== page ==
A TV presenter has had an upheld complaint against her reversed by her boss following comments she made live on TV about US President Donald Trump.
Naga Munchetty, 44, who was born in Streatham and went to Graveney School in Welham Road, Tooting made the comments on BBC Breakfast after an interview with a supporter of Donald Trump on July 17, and following tweets Mr Trump made relating to four American congresswomen.
The BBC’s editorial complaints unit (ECU) found Mrs Munchetty had breached the corporation’s guidelines in issuing the remark on September 25.
After increasing public pressure, the BBC’s director general, Lord Hall, told BBC staff: “I don’t think Naga’s words were sufficient to merit a partial uphold of the complaint around the comments she made.
“There was never any sanction against Naga and I hope this step makes that absolutely clear.”
It comes after an ‘open letter’ was signed by notable people, including entertainer Lenny Henry and journalist Krishnan Guru-Murthy.
The letter stated that by upholding the partial complaint, the BBC had failed to acknowledge that racism was not a valid opinion on which an “impartial” stance can or should be maintained.
It said: “For communities and individuals who experience racist abuse – including Ms Munchetty – being expected to treat racist ideas as potentially valid has devastating and maybe illegal consequences for our dignity and ability to work in a professional environment, as well as being contrary to race equality and human rights legislation.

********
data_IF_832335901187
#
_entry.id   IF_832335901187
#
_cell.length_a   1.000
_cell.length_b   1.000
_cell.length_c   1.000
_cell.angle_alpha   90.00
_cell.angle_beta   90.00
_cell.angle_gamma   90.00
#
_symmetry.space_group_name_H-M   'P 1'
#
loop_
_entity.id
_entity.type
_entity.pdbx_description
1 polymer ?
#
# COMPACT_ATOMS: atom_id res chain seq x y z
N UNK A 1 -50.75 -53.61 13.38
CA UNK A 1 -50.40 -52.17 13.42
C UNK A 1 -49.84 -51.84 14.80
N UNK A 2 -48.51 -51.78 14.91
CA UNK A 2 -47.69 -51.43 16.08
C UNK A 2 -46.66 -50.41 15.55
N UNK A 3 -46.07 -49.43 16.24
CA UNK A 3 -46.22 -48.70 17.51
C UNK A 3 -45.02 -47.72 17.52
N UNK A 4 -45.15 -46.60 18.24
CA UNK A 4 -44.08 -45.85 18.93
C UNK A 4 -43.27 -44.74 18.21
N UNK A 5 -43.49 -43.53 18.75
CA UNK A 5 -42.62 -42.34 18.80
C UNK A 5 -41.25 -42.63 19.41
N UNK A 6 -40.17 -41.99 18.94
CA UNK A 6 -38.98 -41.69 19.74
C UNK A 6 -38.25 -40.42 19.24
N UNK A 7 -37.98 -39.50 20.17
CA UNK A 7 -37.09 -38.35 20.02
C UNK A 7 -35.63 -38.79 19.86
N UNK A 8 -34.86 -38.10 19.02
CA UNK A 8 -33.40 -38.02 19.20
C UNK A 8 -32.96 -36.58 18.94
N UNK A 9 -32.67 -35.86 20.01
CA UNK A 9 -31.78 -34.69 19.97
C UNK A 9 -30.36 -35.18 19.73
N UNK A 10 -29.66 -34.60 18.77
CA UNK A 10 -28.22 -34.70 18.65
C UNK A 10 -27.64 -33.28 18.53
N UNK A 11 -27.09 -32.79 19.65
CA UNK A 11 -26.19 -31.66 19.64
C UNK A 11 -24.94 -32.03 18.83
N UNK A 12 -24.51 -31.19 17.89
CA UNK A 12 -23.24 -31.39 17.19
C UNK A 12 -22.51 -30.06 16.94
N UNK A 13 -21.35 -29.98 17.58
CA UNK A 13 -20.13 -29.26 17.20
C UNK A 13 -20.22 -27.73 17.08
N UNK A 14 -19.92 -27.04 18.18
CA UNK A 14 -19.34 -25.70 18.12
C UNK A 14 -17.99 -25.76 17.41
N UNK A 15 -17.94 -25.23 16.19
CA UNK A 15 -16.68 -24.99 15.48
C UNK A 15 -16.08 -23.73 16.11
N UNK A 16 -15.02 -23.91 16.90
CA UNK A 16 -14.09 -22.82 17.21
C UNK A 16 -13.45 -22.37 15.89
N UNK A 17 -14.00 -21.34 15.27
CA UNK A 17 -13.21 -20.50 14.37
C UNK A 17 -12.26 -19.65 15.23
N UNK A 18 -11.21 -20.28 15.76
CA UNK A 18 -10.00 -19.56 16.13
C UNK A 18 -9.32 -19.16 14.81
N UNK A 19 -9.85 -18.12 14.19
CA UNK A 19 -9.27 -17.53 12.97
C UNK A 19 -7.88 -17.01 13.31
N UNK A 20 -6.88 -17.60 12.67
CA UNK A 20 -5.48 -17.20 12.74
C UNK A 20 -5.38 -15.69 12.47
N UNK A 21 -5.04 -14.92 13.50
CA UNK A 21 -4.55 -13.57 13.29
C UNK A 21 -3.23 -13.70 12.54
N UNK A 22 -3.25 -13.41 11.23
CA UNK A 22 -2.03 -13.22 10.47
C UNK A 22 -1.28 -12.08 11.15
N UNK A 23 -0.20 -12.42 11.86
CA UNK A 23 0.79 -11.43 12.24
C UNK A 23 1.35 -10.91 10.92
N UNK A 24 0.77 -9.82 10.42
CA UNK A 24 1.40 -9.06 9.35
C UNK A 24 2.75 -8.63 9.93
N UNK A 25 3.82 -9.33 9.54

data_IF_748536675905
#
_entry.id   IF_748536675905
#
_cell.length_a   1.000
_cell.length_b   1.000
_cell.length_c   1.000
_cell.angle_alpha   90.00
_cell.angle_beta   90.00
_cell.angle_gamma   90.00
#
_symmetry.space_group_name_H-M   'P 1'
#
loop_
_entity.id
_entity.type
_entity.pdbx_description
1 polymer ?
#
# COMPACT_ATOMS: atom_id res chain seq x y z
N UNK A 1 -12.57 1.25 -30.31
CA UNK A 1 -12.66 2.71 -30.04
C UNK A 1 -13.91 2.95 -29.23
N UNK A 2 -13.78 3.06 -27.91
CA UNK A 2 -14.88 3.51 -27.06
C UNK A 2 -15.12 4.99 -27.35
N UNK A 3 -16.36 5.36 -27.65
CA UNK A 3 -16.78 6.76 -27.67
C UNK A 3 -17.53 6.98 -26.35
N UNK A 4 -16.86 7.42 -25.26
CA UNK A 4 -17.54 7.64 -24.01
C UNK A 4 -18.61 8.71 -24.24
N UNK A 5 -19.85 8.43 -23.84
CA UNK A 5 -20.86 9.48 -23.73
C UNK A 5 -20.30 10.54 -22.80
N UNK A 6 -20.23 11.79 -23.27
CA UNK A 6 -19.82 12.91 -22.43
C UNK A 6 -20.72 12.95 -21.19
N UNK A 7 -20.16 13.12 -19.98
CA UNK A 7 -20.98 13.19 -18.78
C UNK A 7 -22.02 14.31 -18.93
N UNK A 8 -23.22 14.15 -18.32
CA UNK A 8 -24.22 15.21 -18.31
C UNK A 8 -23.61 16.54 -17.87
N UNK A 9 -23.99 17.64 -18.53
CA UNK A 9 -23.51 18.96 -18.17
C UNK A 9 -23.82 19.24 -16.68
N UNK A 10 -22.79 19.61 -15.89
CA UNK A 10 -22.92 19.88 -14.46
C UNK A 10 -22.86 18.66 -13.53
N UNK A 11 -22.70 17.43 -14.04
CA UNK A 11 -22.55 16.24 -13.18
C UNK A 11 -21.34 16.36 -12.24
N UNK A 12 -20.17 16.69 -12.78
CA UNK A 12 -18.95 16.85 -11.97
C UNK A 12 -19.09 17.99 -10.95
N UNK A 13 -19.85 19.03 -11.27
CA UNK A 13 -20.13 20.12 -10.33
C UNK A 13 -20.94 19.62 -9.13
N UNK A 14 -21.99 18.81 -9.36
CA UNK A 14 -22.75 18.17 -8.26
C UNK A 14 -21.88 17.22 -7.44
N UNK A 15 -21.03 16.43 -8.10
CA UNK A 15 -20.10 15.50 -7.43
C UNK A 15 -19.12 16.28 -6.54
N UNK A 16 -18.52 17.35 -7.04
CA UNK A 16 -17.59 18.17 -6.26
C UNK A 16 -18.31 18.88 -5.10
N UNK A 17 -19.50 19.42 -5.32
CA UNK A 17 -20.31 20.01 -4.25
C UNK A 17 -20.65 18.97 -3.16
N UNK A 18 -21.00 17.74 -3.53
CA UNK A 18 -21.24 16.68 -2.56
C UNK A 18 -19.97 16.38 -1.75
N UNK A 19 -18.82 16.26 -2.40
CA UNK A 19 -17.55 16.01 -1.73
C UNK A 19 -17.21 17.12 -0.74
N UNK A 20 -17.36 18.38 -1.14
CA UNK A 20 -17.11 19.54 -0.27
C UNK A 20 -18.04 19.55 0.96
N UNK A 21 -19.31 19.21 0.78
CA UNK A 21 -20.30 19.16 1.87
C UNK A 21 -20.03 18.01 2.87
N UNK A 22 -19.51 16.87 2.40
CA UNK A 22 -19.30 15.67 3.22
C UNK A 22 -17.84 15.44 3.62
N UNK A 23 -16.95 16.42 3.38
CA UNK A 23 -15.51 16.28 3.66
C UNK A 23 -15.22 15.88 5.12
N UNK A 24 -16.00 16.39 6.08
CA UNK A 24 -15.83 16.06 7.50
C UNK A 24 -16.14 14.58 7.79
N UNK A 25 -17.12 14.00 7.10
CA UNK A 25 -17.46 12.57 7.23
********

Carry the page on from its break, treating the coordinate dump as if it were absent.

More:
“To suggest a journalist can “talk about her own experiences of racism” while withholding a critique on the author of racism (in this case President Trump) has the ludicrous implication that such racism may be legitimate and should be contemplated as such.”
The letter also asked that the ECU revisited their complaint, that the BBC understands there can be no “impartiality” when it comes to racism, and that the ECU and Ofcom look at reviewing their own levels of diversity and ensure their approach to issues on race is more reflective of the population in future.
The tweets made by Mr Trump that sparked the heated discussion on the morning show said that four US Congresswomen should “go back and help fix the totally broken and crime infested places from which they came”.
Mrs Munchetty said to her co-host Dan Walker: “Every time I have been told, as a woman of colour, to go back to where I came from, that was embedded in racism.
“Now I’m not accusing anyone of anything here, but you know what certain phrases mean.”
Mrs Munchetty said she felt absolutely furious about it and suggested many people in the UK might feel the same way.